Anyways, I finished the hat when we were near the North Dakota-Montana border. I have to say that I loved North Dakota. I found the landscape -- the subtle roll of the land, the golden fields, the sculptural hay bales -- totally entrancing. It was so much more beautiful than I ever would have expected.

Project 4: Cabled Baby Sweater
Several years ago, I bought this lovely soft merino yarn. Twice, or maybe thrice, I started a mistake rib scarf. But it wasn't worth all the work that it takes to make a long scarf, and it had been sitting, abandoned, for at least four or five years, untouched. Here is the yarn and partially-knit scarf as they looked in Red Lodge, Montana, when I pulled them out for frogging:

I decided to use the yarn for a baby sweater, loosely based on two that I'd made last year: the child's placket sweater and the bookworm sweater. The cable from the latter is fun and impressive-looking, but I wanted to adapt it to knit in the round, with an open neck. I'd finished the lower body by the Grand Tetons in Wyoming.

The sleeves and neck were finished by the time we got to Phoenix. Here it is, resting in some cacti in our back yard:

I plan to sew up the seams this weekend, and then I'll take it out to one of the mountain preserves to photograph it with a saguaro.

And that's it! With all the scenery to distract me, I guess I didn't manage to knit as much as I'd hoped I would.

But I'm back in business in Phoenix now, and I'll be getting all caught up with everything soon enough!


textilejunkie said...

Wow what a great road trip. I think you accomplished more on the road than I did sitting at home all summer. I love the head sticking out of the baby blanket :)

Anonymous said...

MOM says "tell her I think the photographs are spectacular! With the artistry of blending the particular knit with the beautiful background. Plus the beauty of HANNA." then she adds "her text is good too"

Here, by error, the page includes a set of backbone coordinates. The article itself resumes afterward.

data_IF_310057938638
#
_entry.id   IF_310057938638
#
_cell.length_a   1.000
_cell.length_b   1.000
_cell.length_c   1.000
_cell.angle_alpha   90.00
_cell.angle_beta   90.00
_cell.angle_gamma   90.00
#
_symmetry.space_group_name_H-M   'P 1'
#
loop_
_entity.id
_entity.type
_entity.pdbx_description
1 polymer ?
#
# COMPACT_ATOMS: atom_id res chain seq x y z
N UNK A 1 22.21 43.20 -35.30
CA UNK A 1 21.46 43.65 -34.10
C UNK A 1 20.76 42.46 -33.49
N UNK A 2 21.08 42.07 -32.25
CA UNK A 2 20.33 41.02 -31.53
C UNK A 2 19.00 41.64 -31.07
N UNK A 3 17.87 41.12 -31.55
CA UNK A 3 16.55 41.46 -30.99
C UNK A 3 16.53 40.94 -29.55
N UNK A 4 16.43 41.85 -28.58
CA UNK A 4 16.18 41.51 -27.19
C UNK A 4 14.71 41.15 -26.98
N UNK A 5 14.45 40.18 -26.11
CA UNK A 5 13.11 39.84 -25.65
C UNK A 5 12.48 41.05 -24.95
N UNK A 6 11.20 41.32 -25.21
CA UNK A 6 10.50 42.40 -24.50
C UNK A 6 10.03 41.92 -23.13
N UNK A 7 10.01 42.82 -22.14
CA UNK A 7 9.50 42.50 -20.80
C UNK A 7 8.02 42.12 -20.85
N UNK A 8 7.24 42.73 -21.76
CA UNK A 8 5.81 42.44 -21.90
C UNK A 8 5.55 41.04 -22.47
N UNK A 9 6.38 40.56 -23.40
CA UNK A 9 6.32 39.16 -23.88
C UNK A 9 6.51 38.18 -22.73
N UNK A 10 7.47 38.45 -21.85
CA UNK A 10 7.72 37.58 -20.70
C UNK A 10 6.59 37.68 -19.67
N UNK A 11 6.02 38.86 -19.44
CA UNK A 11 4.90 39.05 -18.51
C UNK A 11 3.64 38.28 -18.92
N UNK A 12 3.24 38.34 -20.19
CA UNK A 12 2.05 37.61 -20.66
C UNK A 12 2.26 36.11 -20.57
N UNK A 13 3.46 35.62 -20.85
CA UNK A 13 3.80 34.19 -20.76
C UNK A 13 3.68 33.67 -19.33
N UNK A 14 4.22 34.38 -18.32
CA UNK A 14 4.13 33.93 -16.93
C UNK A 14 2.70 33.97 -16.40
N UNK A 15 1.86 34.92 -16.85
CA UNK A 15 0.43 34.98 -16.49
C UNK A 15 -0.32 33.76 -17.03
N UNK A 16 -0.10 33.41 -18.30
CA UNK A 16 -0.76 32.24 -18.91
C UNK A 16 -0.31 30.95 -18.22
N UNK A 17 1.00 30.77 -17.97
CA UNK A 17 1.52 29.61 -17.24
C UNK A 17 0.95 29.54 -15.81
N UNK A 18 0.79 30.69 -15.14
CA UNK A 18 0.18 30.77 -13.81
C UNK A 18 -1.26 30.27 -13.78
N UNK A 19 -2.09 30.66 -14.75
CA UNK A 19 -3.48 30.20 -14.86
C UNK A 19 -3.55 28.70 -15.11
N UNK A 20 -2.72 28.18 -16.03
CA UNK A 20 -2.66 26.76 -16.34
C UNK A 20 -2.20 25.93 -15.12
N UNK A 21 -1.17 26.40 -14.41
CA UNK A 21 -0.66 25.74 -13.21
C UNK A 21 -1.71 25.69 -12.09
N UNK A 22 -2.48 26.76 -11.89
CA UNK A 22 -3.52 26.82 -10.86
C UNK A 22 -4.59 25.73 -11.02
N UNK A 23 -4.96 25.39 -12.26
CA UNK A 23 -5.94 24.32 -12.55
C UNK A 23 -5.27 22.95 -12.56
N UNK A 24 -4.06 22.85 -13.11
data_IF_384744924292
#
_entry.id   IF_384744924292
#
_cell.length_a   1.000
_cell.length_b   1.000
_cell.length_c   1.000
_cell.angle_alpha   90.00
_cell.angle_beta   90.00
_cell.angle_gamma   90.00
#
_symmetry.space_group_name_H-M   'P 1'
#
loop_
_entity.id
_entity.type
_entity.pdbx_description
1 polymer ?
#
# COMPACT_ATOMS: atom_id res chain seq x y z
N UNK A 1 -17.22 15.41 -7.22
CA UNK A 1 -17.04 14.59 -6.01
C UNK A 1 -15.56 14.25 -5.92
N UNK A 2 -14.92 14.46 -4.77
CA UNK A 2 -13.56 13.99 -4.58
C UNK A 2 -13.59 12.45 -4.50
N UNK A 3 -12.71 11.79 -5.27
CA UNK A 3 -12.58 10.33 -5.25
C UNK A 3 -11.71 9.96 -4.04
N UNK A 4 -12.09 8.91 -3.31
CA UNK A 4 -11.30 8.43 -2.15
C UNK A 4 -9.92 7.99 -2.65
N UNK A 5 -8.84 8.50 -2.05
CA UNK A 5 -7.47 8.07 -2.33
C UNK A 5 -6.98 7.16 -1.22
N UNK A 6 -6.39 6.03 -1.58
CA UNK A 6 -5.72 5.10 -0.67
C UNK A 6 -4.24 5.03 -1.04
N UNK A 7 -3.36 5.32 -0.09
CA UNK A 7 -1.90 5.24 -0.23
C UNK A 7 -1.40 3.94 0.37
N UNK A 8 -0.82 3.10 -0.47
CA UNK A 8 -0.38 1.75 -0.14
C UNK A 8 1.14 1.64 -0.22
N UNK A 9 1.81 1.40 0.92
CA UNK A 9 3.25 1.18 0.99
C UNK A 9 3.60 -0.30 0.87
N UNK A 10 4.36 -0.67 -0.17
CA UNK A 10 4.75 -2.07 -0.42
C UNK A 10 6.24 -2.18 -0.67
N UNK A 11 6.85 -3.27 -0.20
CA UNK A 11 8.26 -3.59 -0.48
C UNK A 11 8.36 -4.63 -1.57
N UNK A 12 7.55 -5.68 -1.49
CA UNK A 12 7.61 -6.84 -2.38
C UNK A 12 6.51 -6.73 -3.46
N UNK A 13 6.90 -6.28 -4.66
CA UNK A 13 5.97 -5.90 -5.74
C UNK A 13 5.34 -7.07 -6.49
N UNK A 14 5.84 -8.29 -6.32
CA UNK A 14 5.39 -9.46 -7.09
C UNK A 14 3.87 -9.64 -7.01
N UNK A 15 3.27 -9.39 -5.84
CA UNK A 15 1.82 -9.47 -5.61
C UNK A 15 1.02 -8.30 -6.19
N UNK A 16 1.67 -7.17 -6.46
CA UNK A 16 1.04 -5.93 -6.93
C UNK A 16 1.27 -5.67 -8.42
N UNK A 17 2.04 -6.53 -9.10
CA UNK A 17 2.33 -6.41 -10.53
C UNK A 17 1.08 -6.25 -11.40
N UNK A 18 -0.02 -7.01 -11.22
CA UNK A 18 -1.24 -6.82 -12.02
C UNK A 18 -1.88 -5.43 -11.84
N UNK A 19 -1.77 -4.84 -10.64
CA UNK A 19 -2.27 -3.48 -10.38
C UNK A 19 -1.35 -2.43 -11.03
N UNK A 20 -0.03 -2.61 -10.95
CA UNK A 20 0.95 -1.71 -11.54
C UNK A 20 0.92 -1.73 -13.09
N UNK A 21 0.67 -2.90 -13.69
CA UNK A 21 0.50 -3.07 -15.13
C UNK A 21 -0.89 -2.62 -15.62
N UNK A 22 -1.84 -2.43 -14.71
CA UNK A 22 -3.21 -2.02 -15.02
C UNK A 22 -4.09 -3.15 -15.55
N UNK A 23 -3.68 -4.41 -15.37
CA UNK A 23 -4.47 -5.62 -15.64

Anonymous said...

Gorgeous, just gorgeous. I've been waiting for this update and it was spectacular. That baby sweater is just lovely! I like the open placket - babies have big heads. And I have a feeling that sister of yours will LOVE her cap...when does she get it :)

Anonymous said...

oh and that happy dog face! priceles!!!

Anonymous said...


Elizabeth said...

Wow, that's a lot of knitting! Everything looks wonderful. I agree that there's nothing better than a trans-America roadtrip. My husband and I did one from Illinois to LA and back when we were in grad school and loved it. Glad your trip was wonderful.

Jill said...

I love the way your blog reads...and I am so jealous of your trip! Everything turned out great, too. So liberating to get rid of the nagging unfinished stuff and make them into something useful and beautiful. :)

Anonymous said...

What a wonderful way to start off your journey in Arizona, seeing the land gradually and dramatically morph from the atlantic mountains to the deserts of the southeast. I love road trips, and the U.S. is amazingly large and beautiful, as I also realized on my one road trip out west.


Macoco said...

What an amazing photo of the blanket by Lake Superior. Beautiful.